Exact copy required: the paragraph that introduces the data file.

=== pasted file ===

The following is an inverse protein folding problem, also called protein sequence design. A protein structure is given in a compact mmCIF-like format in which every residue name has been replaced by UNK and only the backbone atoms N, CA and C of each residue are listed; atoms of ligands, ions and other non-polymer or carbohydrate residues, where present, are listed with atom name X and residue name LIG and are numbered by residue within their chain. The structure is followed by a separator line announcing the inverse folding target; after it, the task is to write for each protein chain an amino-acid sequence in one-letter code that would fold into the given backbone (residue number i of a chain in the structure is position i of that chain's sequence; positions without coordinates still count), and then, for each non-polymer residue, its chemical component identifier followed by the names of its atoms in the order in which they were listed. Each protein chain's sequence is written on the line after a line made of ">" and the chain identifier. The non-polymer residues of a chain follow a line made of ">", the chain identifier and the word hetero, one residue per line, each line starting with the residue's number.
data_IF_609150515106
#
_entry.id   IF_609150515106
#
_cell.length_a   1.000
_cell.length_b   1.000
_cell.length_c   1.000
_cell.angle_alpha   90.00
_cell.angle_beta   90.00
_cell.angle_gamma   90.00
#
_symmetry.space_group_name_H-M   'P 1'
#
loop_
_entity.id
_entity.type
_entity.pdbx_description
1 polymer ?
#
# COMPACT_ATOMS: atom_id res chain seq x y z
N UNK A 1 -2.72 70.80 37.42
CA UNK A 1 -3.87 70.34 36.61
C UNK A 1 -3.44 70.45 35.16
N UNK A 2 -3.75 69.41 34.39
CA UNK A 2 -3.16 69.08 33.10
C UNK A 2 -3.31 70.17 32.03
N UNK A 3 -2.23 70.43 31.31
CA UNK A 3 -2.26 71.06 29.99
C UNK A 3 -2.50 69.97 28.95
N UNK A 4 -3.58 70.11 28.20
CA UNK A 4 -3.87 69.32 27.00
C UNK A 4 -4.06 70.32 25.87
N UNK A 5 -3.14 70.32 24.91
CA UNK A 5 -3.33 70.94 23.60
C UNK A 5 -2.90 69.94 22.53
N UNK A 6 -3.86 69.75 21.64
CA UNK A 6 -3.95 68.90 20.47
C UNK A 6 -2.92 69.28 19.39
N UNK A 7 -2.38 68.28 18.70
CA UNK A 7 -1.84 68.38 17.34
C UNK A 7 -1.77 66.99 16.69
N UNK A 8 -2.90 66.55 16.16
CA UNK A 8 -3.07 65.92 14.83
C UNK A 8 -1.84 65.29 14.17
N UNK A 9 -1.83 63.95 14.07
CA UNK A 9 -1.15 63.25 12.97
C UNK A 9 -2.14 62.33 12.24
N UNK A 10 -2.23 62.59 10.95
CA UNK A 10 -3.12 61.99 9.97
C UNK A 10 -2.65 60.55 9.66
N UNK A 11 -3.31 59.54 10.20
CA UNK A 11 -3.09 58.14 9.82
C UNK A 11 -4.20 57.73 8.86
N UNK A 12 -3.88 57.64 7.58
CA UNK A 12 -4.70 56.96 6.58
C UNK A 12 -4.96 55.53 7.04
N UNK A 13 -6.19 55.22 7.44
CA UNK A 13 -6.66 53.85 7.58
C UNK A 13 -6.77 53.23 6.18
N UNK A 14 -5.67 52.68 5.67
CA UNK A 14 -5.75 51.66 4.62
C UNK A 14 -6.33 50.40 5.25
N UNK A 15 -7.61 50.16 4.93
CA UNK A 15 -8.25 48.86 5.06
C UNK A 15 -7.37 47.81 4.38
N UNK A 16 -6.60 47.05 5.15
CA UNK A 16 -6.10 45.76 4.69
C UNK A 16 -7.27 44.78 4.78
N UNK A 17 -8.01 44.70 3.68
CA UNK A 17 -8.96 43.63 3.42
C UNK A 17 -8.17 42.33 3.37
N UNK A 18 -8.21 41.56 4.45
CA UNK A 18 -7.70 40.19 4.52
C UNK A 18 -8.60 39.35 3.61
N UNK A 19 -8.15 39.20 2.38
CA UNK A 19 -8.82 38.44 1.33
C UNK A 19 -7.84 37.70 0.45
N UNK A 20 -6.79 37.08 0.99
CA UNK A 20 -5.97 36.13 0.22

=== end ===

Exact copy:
The following is an inverse protein folding problem, also called protein sequence design. A protein structure is given in a compact mmCIF-like format in which every residue name has been replaced by UNK and only the backbone atoms N, CA and C of each residue are listed; atoms of ligands, ions and other non-polymer or carbohydrate residues, where present, are listed with atom name X and residue name LIG and are numbered by residue within their chain. The structure is followed by a separator line announcing the inverse folding target; after it, the task is to write for each protein chain an amino-acid sequence in one-letter code that would fold into the given backbone (residue number i of a chain in the structure is position i of that chain's sequence; positions without coordinates still count), and then, for each non-polymer residue, its chemical component identifier followed by the names of its atoms in the order in which they were listed. Each protein chain's sequence is written on the line after a line made of ">" and the chain identifier. The non-polymer residues of a chain follow a line made of ">", the chain identifier and the word hetero, one residue per line, each line starting with the residue's number.